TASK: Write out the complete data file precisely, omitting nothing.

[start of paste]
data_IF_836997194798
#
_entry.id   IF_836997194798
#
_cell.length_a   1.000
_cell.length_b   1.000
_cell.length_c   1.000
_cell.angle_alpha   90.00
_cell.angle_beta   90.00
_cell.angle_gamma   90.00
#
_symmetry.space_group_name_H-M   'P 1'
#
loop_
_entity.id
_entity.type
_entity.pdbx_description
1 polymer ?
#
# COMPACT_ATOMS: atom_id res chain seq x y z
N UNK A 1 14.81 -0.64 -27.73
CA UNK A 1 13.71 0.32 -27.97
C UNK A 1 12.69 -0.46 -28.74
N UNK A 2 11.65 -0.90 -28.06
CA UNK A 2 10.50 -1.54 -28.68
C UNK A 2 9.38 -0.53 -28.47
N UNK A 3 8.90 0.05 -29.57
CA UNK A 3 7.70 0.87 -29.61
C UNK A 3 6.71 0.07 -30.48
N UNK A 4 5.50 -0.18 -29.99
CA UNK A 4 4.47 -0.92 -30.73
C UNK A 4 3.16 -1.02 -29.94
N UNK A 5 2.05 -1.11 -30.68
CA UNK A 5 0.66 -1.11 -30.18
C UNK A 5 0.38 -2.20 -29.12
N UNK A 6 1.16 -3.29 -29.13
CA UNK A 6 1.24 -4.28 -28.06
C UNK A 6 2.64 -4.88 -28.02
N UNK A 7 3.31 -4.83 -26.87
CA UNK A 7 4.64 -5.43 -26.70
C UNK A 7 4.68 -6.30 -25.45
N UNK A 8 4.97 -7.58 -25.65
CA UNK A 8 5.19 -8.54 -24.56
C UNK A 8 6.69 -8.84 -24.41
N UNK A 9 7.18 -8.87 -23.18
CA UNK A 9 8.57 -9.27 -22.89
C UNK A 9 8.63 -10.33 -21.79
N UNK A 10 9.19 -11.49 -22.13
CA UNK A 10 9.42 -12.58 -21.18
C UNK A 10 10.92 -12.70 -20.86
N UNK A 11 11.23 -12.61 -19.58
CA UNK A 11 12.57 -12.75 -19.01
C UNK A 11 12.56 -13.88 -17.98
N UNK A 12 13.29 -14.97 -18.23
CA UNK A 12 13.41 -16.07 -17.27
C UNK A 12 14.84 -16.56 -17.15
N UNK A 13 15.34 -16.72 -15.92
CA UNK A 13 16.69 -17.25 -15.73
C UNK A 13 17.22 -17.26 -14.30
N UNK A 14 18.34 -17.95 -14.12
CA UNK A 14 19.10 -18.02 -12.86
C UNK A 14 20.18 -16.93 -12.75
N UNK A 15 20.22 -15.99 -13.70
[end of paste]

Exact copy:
data_IF_836997194798
#
_entry.id   IF_836997194798
#
_cell.length_a   1.000
_cell.length_b   1.000
_cell.length_c   1.000
_cell.angle_alpha   90.00
_cell.angle_beta   90.00
_cell.angle_gamma   90.00
#
_symmetry.space_group_name_H-M   'P 1'
#
loop_
_entity.id
_entity.type
_entity.pdbx_description
1 polymer ?
#
# COMPACT_ATOMS: atom_id res chain seq x y z
N UNK A 1 14.81 -0.64 -27.73
CA UNK A 1 13.71 0.32 -27.97
C UNK A 1 12.69 -0.46 -28.74
N UNK A 2 11.65 -0.90 -28.06
CA UNK A 2 10.50 -1.54 -28.68
C UNK A 2 9.38 -0.53 -28.47
N UNK A 3 8.90 0.05 -29.57
CA UNK A 3 7.70 0.87 -29.61
C UNK A 3 6.71 0.07 -30.48
N UNK A 4 5.50 -0.18 -29.99
CA UNK A 4 4.47 -0.92 -30.73
C UNK A 4 3.16 -1.02 -29.94
N UNK A 5 2.05 -1.11 -30.68
CA UNK A 5 0.66 -1.11 -30.18
C UNK A 5 0.38 -2.20 -29.12
N UNK A 6 1.16 -3.29 -29.13
CA UNK A 6 1.24 -4.28 -28.06
C UNK A 6 2.64 -4.88 -28.02
N UNK A 7 3.31 -4.83 -26.87
CA UNK A 7 4.64 -5.43 -26.70
C UNK A 7 4.68 -6.30 -25.45
N UNK A 8 4.97 -7.58 -25.65
CA UNK A 8 5.19 -8.54 -24.56
C UNK A 8 6.69 -8.84 -24.41
N UNK A 9 7.18 -8.87 -23.18
CA UNK A 9 8.57 -9.27 -22.89
C UNK A 9 8.63 -10.33 -21.79
N UNK A 10 9.19 -11.49 -22.13
CA UNK A 10 9.42 -12.58 -21.18
C UNK A 10 10.92 -12.70 -20.86
N UNK A 11 11.23 -12.61 -19.58
CA UNK A 11 12.57 -12.75 -19.01
C UNK A 11 12.56 -13.88 -17.98
N UNK A 12 13.29 -14.97 -18.23
CA UNK A 12 13.41 -16.07 -17.27
C UNK A 12 14.84 -16.56 -17.15
N UNK A 13 15.34 -16.72 -15.92
CA UNK A 13 16.69 -17.25 -15.73
C UNK A 13 17.22 -17.26 -14.30
N UNK A 14 18.34 -17.95 -14.12
CA UNK A 14 19.10 -18.02 -12.86
C UNK A 14 20.18 -16.93 -12.75
N UNK A 15 20.22 -15.99 -13.70